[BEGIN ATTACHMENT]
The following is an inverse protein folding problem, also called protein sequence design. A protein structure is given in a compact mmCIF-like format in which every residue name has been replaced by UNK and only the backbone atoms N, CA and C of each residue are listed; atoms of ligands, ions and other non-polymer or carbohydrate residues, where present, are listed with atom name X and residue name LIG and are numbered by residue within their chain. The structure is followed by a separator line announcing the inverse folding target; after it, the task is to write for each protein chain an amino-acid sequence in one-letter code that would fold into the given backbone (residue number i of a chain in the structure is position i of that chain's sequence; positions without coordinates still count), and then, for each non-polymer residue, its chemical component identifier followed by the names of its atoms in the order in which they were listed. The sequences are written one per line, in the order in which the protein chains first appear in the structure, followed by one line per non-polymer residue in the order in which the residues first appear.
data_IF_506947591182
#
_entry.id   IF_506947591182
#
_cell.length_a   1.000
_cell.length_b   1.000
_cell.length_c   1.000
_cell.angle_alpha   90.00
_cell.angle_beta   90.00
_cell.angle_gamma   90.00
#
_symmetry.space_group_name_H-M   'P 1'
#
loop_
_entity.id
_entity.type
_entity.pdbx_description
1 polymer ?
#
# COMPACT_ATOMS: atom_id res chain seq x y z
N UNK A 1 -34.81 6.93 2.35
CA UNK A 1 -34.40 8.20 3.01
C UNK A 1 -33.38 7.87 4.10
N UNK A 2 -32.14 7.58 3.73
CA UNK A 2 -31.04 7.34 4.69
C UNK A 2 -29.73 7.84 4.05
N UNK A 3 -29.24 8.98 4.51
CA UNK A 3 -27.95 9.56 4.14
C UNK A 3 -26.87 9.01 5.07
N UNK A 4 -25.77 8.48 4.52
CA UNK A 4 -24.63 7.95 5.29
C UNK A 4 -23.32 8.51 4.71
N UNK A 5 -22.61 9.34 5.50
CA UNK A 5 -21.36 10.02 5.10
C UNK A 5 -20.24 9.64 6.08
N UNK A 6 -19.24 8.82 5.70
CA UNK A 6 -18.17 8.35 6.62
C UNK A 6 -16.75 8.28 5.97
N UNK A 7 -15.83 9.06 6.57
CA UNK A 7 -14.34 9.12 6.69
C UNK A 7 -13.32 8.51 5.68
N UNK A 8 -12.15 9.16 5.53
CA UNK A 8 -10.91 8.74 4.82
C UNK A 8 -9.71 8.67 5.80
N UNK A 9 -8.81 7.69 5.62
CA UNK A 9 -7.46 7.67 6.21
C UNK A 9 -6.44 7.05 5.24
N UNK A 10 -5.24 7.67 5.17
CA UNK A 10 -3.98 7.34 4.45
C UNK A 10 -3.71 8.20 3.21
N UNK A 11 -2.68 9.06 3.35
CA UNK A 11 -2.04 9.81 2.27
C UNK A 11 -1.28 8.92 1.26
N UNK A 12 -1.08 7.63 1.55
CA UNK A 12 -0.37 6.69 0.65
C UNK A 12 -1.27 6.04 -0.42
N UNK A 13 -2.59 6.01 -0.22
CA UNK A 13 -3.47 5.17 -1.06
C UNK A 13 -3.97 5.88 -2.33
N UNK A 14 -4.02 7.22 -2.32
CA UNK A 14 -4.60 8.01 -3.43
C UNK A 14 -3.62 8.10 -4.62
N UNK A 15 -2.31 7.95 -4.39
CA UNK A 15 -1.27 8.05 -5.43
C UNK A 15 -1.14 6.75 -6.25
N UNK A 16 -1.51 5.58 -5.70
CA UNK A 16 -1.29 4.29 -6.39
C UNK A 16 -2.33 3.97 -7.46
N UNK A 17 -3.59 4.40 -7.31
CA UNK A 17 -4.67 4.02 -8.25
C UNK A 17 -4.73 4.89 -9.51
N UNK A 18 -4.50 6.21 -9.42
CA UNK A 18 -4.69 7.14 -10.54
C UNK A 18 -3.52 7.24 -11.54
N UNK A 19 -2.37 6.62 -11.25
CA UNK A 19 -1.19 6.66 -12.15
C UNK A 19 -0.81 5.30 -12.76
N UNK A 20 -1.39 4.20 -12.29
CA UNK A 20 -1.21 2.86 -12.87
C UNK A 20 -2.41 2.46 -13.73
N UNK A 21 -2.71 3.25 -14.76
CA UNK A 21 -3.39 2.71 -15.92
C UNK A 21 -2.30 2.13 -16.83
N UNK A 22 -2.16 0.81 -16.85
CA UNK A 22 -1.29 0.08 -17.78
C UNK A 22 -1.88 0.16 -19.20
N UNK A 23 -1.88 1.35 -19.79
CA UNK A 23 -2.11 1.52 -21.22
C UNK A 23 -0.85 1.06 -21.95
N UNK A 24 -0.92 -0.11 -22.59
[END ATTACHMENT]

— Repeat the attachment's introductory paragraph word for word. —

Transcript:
The following is an inverse protein folding problem, also called protein sequence design. A protein structure is given in a compact mmCIF-like format in which every residue name has been replaced by UNK and only the backbone atoms N, CA and C of each residue are listed; atoms of ligands, ions and other non-polymer or carbohydrate residues, where present, are listed with atom name X and residue name LIG and are numbered by residue within their chain. The structure is followed by a separator line announcing the inverse folding target; after it, the task is to write for each protein chain an amino-acid sequence in one-letter code that would fold into the given backbone (residue number i of a chain in the structure is position i of that chain's sequence; positions without coordinates still count), and then, for each non-polymer residue, its chemical component identifier followed by the names of its atoms in the order in which they were listed. The sequences are written one per line, in the order in which the protein chains first appear in the structure, followed by one line per non-polymer residue in the order in which the residues first appear.